ANYONE ADDICTED to Grade B detective movies or paperback police procedurals knows how a confession is taken. When the villain finally breaks, the lieutenant tells his sidekick, the rumpled and overweight sergeant, to "get your notebook and take this down." Eventually, at 3 a.m. and after many cardboard containers of coffee, the sergeant types out the confession on an old manual Smith- Corona, and the murderer signs.
What seldom happened in the movies but what frequently happens in real life is that the accused has second thoughts about the confession. If he wants to change his story, he can claim that it was coerced, or that he was drunk when he gave it. Or he can deny that he was given his Miranda warnings or had waived his right to a lawyer. The police in New York City have come up with a way to avoid these challenges to the validity of a confession, and it has proved remarkably effective. They videotape all confessions in homicide and other serious felony cases.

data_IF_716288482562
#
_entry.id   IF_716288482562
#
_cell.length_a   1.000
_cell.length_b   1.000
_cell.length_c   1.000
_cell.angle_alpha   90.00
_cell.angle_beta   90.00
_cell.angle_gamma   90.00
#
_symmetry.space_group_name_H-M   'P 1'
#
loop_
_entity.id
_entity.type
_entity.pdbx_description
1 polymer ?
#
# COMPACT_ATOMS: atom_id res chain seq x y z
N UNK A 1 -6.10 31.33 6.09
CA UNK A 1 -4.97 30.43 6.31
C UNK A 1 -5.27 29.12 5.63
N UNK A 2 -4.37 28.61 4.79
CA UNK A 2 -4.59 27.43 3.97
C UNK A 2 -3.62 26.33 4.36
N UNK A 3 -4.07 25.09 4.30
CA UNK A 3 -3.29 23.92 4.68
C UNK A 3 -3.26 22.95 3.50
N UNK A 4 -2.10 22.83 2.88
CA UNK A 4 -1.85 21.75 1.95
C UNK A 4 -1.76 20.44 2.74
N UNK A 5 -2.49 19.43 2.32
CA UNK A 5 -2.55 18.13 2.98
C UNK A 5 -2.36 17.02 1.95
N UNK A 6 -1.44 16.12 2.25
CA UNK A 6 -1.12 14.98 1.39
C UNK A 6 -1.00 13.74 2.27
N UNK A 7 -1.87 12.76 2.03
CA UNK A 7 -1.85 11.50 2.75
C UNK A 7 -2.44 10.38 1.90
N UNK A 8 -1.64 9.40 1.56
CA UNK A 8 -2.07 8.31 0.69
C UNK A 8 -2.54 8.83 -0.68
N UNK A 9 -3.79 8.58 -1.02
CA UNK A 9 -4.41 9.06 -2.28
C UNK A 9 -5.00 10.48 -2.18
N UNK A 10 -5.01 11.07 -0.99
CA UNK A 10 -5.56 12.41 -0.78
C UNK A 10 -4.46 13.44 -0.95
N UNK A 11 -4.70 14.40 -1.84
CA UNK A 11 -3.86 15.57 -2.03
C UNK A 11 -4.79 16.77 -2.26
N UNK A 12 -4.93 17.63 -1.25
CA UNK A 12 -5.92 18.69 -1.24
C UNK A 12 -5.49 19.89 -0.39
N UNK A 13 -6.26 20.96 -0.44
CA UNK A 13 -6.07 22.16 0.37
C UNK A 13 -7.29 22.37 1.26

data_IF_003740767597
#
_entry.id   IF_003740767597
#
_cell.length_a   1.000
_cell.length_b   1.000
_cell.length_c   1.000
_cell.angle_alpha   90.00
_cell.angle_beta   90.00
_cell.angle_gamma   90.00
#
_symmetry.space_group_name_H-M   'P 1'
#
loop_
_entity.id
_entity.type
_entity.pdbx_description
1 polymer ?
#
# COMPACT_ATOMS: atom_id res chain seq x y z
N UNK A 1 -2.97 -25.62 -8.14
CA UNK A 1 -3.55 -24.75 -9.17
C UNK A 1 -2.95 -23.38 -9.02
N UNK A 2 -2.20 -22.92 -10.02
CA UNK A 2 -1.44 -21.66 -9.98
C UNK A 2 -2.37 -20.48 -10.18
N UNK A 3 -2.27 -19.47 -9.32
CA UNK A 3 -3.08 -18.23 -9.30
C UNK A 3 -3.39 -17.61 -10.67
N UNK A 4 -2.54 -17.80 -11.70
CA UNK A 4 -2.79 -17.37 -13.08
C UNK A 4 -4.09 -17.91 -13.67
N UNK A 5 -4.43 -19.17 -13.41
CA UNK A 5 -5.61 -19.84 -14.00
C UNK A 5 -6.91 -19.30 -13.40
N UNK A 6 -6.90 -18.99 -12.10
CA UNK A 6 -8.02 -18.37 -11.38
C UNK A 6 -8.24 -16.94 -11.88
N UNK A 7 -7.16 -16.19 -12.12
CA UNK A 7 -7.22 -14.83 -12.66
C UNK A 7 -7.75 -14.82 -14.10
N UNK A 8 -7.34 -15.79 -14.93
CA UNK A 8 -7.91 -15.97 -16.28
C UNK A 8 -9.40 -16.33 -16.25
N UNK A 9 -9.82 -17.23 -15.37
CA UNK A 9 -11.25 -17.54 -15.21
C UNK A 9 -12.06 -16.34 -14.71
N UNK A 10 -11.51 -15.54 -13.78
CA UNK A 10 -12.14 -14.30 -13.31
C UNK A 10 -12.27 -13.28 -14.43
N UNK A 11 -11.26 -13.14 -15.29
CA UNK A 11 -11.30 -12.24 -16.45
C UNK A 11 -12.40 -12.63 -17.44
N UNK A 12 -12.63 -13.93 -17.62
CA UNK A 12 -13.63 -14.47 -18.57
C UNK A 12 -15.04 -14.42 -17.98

The project began eight years ago with a $95,000 federal grant that was used to purchase equipment and hire two cameramen. When the tape begins to roll, the suspect is seated in front of a clock that runs through the entire sequence, assuring the viewer that the tape hasn't been altered. At the beginning of the interview, the Miranda warnings are read and waived by the suspect. The camera records his demeanor and physical condition as well as his own story detailing his participation in the crime.
The procedure has been extraordinarily successful, according to a story in The New York Times. Most defense lawyers who view the taped confessions are able to persuade their clients that a guilty plea makes more sense that an attempt to repudiate the confession. Those who go to trial learn the hard way, says the Bronx district attorney who started the program. For, once the tape is shown to a jury, a conviction is obtained in virtually every case.